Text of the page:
Deep winter now feels like spring, and our recent spate of very cold weather makes the current respite all the more pleasurable. It's 64 F now, with a light rain, and the weekend temperature is expected to reach the high 70s. The cold-weather cleanup has begun in earnest.
Our eight-year-old chest freezer went to its eternal rest (it was in an unheated shed), so we went shopping last Sunday for a small (12.1 cu. ft.) upright that's now in the laundry room on the back porch. We want to be able to stock up on pastured meat when the farmers markets reopen, and this one's half again as big as the old one. It does block part of a window, but we moved a bookshelf in front of another window--which will allow me to spy less obtrusively on birds bathing just outside. Yesterday I caught a flock of cedar waxwings having a grand old time splashing out all the water, but had to shoot through the window and the screen in front of my desk.
The plumbing issue is rather timely, actually, because we're about to start talking about poop in my utopia class. I was inspired to include the discussion by an article in the Penn Gazette last month about this year's summer reading project for incoming freshmen, Rose George's The Big Necessity: The Unmentionable World of Human Waste and Why It Matters (Metropolitan Books, 2008).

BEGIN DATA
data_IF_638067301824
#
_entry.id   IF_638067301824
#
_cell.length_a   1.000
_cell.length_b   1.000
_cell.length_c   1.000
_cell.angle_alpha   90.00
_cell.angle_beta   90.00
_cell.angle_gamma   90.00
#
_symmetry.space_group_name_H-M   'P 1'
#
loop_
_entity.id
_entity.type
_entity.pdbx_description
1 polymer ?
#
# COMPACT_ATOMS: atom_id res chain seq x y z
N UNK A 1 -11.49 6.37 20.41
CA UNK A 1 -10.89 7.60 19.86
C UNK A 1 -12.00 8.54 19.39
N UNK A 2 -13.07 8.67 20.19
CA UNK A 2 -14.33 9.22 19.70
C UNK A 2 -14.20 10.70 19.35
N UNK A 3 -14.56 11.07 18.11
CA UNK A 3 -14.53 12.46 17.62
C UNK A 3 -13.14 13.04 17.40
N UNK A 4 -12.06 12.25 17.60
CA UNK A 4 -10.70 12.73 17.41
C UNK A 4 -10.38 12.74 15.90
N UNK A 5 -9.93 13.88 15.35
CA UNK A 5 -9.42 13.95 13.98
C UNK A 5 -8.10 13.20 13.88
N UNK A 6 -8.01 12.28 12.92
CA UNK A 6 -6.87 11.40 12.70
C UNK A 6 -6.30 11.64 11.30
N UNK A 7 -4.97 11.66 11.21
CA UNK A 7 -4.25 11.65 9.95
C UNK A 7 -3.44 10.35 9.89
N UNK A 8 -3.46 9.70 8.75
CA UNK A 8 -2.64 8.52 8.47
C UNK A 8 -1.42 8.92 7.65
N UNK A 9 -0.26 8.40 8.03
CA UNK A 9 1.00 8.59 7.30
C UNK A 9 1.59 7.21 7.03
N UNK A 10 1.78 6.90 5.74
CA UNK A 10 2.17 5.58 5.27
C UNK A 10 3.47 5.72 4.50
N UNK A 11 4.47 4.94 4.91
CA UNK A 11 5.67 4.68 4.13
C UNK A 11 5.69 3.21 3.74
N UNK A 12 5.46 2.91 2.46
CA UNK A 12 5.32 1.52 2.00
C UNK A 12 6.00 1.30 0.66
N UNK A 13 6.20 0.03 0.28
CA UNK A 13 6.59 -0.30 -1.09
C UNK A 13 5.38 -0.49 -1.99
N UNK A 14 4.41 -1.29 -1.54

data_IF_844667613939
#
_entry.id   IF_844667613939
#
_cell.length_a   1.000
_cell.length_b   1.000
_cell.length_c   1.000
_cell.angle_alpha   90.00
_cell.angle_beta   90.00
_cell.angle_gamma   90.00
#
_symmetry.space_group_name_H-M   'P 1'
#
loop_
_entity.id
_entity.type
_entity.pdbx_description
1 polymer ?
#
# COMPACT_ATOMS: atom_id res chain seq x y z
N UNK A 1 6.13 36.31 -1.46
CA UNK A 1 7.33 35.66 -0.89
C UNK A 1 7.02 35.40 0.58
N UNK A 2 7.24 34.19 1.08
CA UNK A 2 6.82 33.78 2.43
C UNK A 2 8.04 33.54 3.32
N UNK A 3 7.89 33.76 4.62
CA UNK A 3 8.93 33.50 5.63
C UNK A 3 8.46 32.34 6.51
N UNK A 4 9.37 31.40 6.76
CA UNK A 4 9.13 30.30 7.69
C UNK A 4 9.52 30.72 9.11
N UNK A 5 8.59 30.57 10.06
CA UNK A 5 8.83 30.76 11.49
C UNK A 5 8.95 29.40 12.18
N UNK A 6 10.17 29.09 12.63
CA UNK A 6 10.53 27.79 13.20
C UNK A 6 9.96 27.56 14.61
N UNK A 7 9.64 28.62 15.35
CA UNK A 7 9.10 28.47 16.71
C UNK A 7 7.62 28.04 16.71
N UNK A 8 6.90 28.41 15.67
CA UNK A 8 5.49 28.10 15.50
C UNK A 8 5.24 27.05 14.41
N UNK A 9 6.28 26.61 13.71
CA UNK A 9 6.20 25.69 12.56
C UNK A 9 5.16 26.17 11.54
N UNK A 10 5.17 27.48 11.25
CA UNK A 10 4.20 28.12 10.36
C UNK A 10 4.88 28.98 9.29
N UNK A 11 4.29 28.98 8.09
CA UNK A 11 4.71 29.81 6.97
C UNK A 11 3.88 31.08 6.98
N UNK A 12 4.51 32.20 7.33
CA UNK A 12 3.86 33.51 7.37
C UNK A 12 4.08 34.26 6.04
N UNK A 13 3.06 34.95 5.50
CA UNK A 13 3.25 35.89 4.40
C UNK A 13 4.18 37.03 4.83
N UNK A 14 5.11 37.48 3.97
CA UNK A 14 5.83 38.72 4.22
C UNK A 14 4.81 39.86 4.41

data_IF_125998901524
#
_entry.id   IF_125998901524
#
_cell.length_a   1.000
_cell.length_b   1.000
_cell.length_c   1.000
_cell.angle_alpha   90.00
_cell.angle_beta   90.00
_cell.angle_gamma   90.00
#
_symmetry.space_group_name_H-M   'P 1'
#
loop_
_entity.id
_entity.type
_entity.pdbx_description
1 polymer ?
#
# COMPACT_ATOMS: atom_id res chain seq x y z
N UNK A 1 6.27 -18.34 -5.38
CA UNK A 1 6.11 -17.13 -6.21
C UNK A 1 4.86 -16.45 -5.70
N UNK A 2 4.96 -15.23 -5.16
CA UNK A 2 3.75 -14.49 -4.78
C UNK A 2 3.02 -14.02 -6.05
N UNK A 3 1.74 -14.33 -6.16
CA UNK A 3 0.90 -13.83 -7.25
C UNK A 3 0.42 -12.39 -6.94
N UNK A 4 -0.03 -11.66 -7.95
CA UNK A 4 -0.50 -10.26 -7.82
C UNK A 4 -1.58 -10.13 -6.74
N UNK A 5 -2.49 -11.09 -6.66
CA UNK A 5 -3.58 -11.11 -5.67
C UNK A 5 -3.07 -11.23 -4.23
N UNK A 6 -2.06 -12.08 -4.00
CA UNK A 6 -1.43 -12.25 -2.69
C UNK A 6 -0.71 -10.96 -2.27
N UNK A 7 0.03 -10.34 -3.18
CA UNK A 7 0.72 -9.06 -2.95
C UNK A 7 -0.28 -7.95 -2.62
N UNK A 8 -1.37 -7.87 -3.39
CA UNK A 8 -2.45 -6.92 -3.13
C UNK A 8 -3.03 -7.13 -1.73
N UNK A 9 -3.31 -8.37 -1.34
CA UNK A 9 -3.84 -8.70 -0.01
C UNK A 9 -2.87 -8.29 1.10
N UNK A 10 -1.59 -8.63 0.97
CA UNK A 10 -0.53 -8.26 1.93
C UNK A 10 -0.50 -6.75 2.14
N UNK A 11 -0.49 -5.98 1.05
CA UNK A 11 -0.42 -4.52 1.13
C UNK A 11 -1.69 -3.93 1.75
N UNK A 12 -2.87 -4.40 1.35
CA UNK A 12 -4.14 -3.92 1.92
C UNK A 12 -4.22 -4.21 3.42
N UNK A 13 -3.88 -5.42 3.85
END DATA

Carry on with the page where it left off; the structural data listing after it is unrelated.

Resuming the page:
Utopians, after all, seldom talk about the nasty bits associated with human life, so I made sure to include composting toilets in More News From Nowhere. But discussing these matters gets to the heart of issues that need to be addressed in the real world: use of water, treatment of waste, who has to take care of it all, etc. Excrement is also a dandy metaphor for all manner of human excess, as Ursula LeGuin uses it in her "ambiguous utopia," The Dispossessed.
The discussion in a couple of weeks should be interesting, and I'll probably have more to spout on the subject then. For now, however, I've sorted through the various winter sky shots I've managed to take over the last couple of weeks. These could be the last of the leafless-tree-against-the-sky photos I get until next winter, because the elm next door is already budding. Pear blossoms, pecan catkins, and wisteria blooms can't be far behind.
The opening shot gets the moon just before full. The other two are evening and morning images carefully framed to miss the ubiquitous power lines. Happy Skywatch Friday, all.